It was a question the legal system had never faced before: If the state pays a man millions of dollars for locking him up for a crime he didn't commit, does the wife he left behind get a piece of that? There was no need for an answer before the passage of the Tim Cole Act in 2009, which awards the w ... More >>
On the trail for justice with Texas' exonerees.
This week's feature tells the story of Debbie Jones, a Richardson woman who was raped and robbed at knifepoint in 1985, when she was 19. Soon after the crime, Jones picked Thomas McGowan out of a photo lineup. He was convicted of burglary and sexual assault and sentenced to two consecutive life se ... More >>
Lubbock personal injury attorney Kevin Glasheen, who represented a number of Dallas exonerees and successfully lobbied the state legislature to more than triple the amount paid for each year spent wrongfully imprisoned, was found innocent Thursday of professional misconduct charges brought by the St ... More >>
Photo by Danny Fulgencio"Jesus didn't want us to have a trial this close to his birthday," Steven Phillips's attorney, Tom McKenzie, said yesterday. He was joking, we're pretty sure. His point: That the prospect of an ex-wife now 20 years divorced from Phillips cutting a slice out of the rou ... More >>
Steven Phillips spent 25 years in prison as an innocent man for a string of rapes he didn't commit. He was exonerated in 2008 based on DNA evidence. He has always said life is much more complicated outside prison walls. Better, sure, but complicated. Add around $4 million dollars in tax-free ... More >>
Danny FulgencioSteven PhillipsA lawsuit filed by three Dallas exonerees against their high-powered personal injury lawyer has finally come to an end after more than two testy years. The dispute was over fees charged for more than tripling state compensation for the wrongfully imprisoned. A ... More >>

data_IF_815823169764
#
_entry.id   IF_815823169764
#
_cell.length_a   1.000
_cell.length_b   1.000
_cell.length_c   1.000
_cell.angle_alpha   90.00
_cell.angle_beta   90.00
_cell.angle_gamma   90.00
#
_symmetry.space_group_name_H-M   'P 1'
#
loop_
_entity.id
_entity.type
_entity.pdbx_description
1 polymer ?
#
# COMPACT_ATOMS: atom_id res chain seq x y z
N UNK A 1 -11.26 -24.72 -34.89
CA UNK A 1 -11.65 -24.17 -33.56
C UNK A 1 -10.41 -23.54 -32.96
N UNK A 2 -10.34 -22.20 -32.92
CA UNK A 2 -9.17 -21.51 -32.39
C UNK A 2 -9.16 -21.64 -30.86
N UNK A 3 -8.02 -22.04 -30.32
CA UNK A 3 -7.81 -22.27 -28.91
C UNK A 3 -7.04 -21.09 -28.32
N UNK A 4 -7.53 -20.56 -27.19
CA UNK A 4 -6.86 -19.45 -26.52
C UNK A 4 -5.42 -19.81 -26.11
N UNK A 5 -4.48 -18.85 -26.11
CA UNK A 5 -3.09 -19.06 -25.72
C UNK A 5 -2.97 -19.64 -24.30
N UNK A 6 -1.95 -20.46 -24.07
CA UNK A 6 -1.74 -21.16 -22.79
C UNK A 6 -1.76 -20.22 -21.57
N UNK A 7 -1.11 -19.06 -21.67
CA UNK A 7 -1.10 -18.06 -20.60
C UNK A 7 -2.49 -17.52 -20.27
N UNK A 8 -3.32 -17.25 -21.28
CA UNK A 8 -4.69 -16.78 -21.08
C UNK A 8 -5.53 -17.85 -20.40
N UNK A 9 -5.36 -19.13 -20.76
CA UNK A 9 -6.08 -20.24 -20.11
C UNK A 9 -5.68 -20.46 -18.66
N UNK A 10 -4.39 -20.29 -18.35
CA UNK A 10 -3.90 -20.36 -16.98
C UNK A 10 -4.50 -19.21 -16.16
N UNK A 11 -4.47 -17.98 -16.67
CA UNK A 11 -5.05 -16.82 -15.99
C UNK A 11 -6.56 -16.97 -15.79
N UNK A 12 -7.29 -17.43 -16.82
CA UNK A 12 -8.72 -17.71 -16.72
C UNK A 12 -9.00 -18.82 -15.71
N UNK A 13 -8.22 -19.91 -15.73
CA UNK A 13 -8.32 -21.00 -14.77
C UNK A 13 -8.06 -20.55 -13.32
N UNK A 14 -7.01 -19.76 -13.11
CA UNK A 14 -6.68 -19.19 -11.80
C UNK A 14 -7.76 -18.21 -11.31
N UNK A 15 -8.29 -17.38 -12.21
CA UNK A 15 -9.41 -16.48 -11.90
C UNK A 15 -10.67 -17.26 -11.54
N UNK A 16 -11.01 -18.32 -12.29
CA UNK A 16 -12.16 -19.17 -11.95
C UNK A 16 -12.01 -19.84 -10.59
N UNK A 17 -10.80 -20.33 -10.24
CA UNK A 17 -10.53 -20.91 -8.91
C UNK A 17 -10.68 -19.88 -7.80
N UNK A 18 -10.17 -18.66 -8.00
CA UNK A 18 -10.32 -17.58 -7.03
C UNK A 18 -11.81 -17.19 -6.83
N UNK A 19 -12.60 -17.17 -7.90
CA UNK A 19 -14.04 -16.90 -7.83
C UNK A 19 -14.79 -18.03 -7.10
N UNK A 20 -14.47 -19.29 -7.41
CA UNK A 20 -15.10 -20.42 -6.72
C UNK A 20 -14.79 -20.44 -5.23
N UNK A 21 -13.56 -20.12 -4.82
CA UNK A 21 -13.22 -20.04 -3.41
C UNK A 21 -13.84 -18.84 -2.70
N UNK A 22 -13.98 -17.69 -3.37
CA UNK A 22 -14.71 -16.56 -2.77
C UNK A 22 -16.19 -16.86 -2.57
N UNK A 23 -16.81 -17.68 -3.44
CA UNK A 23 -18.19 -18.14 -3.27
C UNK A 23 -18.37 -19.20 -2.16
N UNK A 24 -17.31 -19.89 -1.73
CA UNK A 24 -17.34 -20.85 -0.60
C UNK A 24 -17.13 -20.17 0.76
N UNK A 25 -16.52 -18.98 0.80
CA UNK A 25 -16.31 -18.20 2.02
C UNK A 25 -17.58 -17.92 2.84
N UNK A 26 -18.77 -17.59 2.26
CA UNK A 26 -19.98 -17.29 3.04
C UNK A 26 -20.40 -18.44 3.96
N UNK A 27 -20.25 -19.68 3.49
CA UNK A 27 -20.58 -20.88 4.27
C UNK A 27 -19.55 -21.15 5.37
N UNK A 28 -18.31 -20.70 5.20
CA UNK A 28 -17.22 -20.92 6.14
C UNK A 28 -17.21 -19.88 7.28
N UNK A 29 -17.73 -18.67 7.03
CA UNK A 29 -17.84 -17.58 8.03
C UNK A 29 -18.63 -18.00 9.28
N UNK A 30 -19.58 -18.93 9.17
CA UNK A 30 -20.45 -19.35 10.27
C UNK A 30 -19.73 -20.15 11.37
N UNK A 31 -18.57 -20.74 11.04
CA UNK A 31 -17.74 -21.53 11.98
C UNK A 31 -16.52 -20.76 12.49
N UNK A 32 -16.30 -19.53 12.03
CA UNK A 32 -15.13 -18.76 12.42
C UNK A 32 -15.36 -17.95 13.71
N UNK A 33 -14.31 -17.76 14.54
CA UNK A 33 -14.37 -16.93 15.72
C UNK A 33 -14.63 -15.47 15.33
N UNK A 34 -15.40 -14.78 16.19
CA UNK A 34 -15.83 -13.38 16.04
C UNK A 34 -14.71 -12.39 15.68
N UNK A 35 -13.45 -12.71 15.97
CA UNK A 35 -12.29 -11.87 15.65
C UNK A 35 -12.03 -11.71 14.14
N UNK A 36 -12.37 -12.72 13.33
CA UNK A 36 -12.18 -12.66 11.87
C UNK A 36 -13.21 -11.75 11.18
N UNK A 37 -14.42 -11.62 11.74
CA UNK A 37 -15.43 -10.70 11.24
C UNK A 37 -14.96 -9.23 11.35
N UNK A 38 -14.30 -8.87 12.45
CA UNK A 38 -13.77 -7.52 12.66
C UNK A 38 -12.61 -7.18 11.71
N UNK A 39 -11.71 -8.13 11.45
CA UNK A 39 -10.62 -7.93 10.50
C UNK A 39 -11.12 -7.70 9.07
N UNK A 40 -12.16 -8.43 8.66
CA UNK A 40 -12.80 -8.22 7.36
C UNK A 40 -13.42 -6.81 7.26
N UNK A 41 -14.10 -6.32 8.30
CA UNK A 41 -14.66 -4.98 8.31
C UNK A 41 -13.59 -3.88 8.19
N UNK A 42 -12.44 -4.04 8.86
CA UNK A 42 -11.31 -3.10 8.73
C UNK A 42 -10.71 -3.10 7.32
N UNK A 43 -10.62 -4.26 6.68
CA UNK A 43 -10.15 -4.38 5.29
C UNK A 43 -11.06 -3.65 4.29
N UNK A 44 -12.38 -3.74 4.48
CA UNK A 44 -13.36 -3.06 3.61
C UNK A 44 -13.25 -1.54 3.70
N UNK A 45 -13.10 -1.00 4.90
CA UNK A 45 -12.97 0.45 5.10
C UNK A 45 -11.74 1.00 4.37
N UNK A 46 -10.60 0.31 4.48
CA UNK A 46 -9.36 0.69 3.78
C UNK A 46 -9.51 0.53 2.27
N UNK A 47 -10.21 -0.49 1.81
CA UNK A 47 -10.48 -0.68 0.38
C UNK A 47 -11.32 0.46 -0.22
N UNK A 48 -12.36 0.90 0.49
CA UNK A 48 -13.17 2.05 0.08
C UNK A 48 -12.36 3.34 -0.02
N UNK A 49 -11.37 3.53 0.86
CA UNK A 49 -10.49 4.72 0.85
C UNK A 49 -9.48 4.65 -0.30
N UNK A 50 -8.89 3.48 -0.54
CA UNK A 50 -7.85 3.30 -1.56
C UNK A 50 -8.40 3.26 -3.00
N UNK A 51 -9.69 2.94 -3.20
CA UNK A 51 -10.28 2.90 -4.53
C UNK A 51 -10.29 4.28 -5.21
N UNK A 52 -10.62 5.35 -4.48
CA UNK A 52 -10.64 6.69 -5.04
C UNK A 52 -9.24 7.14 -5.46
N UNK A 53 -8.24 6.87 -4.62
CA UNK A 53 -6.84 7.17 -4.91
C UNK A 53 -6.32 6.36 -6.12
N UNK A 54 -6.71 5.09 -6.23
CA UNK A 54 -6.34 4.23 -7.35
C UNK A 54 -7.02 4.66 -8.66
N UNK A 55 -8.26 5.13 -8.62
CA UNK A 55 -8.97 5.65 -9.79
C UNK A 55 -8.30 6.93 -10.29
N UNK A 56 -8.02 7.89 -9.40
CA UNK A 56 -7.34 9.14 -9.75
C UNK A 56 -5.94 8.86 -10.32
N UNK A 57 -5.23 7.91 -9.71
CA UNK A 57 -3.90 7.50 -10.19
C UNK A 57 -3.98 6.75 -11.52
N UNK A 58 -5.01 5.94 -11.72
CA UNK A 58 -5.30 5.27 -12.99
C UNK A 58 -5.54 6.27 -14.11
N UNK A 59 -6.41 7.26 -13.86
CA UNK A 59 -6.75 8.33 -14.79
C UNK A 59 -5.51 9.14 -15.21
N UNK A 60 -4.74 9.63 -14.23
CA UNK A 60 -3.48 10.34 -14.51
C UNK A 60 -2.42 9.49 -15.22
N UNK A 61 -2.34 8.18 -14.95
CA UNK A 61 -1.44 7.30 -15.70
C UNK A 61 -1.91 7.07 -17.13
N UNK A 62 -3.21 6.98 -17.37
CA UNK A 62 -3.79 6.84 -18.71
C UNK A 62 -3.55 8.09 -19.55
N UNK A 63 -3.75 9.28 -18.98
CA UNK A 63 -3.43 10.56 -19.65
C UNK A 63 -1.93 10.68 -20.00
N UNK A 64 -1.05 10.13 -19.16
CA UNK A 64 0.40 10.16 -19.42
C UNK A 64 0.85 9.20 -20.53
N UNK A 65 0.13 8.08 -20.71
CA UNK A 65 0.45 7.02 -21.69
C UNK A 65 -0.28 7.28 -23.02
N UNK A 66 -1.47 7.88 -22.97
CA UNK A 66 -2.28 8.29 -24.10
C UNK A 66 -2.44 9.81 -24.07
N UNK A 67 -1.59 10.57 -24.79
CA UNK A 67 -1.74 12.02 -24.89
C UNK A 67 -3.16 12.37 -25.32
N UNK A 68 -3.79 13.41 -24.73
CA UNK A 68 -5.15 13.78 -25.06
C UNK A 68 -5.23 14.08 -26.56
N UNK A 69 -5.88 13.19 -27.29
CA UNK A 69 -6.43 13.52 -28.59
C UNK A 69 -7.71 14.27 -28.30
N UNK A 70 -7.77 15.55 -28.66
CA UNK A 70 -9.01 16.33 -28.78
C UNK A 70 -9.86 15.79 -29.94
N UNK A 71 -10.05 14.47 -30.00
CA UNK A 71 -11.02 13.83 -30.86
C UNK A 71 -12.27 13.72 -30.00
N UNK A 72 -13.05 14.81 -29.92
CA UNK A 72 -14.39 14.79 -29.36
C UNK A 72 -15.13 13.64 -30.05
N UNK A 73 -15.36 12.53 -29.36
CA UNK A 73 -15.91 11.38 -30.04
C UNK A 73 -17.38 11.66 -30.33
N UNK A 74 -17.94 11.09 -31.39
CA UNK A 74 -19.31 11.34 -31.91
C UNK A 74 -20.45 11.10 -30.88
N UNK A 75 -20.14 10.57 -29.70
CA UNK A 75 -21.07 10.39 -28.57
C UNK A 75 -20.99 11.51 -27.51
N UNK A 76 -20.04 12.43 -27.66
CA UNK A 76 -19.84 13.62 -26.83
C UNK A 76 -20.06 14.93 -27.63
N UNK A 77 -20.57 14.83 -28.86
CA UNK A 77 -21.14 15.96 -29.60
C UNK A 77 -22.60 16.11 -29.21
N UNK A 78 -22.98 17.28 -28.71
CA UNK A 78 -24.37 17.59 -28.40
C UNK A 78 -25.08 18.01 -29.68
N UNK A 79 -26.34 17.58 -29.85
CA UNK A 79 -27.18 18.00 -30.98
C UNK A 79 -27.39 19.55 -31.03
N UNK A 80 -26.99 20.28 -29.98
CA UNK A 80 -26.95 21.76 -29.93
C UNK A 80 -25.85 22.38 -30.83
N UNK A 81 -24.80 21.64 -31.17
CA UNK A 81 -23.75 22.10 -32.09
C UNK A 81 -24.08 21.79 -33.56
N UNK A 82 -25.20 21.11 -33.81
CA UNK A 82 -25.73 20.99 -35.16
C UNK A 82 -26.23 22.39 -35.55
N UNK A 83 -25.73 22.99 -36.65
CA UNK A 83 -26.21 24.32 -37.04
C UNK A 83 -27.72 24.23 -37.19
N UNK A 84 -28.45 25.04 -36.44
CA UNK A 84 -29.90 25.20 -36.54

Did high-powered, Lubbock personal injury attorney Kevin Glasheen do diddly-squat for the wrongfully imprisoned Steven Phillips, aside from filling out a one-page form with the State Comptroller? Or is Phillips an ungrateful client who stiffed his attorney on a $2 million legal bill, filed for $4 mi ... More >>
If a man spends 26 years in prison for a rape he didn't commit, you can bet he's going to want every cent he can get through the state's statutory compensation plan for the wrongfully imprisoned. We spoke with Johnnie Lindsey for this week's cover story about the ongoing legal battle between ... More >>
The Lubbock lawyer teamed up with Innocent Project lawyer Jeff Blackburn to see the state compensation for exonerees raised. Now both men are under fire from their clients.
J.D. and Steven Phillips discuss the Coffield experience.Call him Steven Phillips, collector of broken men. After all, he should know a thing or two about breaking. The man spent a quarter century in prison for a string of rapes in the early '80s. In 2007, he was released on mandatory parole ... More >>
Kevin GlasheenLast Friday, in Judge Ken Molberg's courtroom, attorneys representing Steven Phillips and Kevin Glasheen argued over money, which is what attorneys often do when they clash in courtrooms. At stake: around $1 million, which Glasheen says he's owed by Phillips per an agreement they ma ... More >>
Kevin GlasheenWe first met Lubbock attorney Kevin Glasheen back in August 2007, when his client, Billy James Smith, became the first man exonerated through DNA evidence to file a federal civil rights and malicious prosecution lawsuit against the Dallas Police Department. Glasheen would go on to ... More >>
Photos by Sam MertenState Senator Royce West and county judge candidate Clay Jenkins help pump up the crowd as District Attorney Craig Watkins grabs the mic Saturday afternoon.This, in case you have not heard, is the "Summer of Justice." Which, as far as summers-of goes, ranks somewhere in betwee ... More >>
Photos by Kimberly ThorpeClaude Simmons and Christopher Shun Scott outside the House of Blues, shortly after their release from prison today. Check out more photos here in our slide show.The courtroom was filled with tears, then cheers: Two men who spent 12 years in prison for a crime they didn't ... More >>
A terrible crime plus skaky evidence tempts prosecutors to play a secret game of "let's make a deal"
Albert Brooks used to be funny; now, not even The Muse can help him